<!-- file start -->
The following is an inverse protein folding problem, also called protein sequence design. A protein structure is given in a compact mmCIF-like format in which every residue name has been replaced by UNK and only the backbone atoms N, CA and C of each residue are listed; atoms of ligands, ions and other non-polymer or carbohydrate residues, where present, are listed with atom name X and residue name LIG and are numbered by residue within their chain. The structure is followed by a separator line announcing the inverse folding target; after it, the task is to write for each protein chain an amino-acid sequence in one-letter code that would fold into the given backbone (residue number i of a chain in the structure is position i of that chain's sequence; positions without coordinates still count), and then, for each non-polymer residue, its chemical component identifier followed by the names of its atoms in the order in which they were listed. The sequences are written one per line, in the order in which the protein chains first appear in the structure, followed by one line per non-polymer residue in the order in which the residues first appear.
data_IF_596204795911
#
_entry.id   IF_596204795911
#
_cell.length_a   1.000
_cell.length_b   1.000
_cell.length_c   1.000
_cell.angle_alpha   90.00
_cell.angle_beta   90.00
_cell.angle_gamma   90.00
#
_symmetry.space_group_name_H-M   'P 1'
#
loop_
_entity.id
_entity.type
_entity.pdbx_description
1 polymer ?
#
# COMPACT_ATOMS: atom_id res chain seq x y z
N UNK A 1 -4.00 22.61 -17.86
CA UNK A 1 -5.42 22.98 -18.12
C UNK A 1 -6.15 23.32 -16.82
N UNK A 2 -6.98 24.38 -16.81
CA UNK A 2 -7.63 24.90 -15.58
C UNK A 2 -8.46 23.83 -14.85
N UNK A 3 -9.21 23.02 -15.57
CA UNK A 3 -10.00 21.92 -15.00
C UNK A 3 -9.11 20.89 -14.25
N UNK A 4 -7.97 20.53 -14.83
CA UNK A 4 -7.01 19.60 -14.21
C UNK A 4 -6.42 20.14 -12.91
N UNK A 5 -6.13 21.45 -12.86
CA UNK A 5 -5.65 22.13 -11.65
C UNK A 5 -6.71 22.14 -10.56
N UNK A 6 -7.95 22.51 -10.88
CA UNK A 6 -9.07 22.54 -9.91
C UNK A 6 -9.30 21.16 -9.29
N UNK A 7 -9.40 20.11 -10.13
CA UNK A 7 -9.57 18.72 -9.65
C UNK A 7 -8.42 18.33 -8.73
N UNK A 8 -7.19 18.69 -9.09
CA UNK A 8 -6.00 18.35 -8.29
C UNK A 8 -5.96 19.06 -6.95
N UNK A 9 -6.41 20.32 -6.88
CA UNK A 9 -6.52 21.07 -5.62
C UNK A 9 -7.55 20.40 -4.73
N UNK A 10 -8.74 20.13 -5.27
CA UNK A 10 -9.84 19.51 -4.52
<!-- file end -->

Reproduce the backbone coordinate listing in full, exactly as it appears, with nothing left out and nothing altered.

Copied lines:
The following is an inverse protein folding problem, also called protein sequence design. A protein structure is given in a compact mmCIF-like format in which every residue name has been replaced by UNK and only the backbone atoms N, CA and C of each residue are listed; atoms of ligands, ions and other non-polymer or carbohydrate residues, where present, are listed with atom name X and residue name LIG and are numbered by residue within their chain. The structure is followed by a separator line announcing the inverse folding target; after it, the task is to write for each protein chain an amino-acid sequence in one-letter code that would fold into the given backbone (residue number i of a chain in the structure is position i of that chain's sequence; positions without coordinates still count), and then, for each non-polymer residue, its chemical component identifier followed by the names of its atoms in the order in which they were listed. The sequences are written one per line, in the order in which the protein chains first appear in the structure, followed by one line per non-polymer residue in the order in which the residues first appear.
data_IF_596204795911
#
_entry.id   IF_596204795911
#
_cell.length_a   1.000
_cell.length_b   1.000
_cell.length_c   1.000
_cell.angle_alpha   90.00
_cell.angle_beta   90.00
_cell.angle_gamma   90.00
#
_symmetry.space_group_name_H-M   'P 1'
#
loop_
_entity.id
_entity.type
_entity.pdbx_description
1 polymer ?
#
# COMPACT_ATOMS: atom_id res chain seq x y z
N UNK A 1 -4.00 22.61 -17.86
CA UNK A 1 -5.42 22.98 -18.12
C UNK A 1 -6.15 23.32 -16.82
N UNK A 2 -6.98 24.38 -16.81
CA UNK A 2 -7.63 24.90 -15.58
C UNK A 2 -8.46 23.83 -14.85
N UNK A 3 -9.21 23.02 -15.57
CA UNK A 3 -10.00 21.92 -15.00
C UNK A 3 -9.11 20.89 -14.25
N UNK A 4 -7.97 20.53 -14.83
CA UNK A 4 -7.01 19.60 -14.21
C UNK A 4 -6.42 20.14 -12.91
N UNK A 5 -6.13 21.45 -12.86
CA UNK A 5 -5.65 22.13 -11.65
C UNK A 5 -6.71 22.14 -10.56
N UNK A 6 -7.95 22.51 -10.88
CA UNK A 6 -9.07 22.54 -9.91
C UNK A 6 -9.30 21.16 -9.29
N UNK A 7 -9.40 20.11 -10.13
CA UNK A 7 -9.57 18.72 -9.65
C UNK A 7 -8.42 18.33 -8.73
N UNK A 8 -7.19 18.69 -9.09
CA UNK A 8 -6.00 18.35 -8.29
C UNK A 8 -5.96 19.06 -6.95
N UNK A 9 -6.41 20.32 -6.88
CA UNK A 9 -6.52 21.07 -5.62
C UNK A 9 -7.55 20.40 -4.73
N UNK A 10 -8.74 20.13 -5.27
CA UNK A 10 -9.84 19.51 -4.52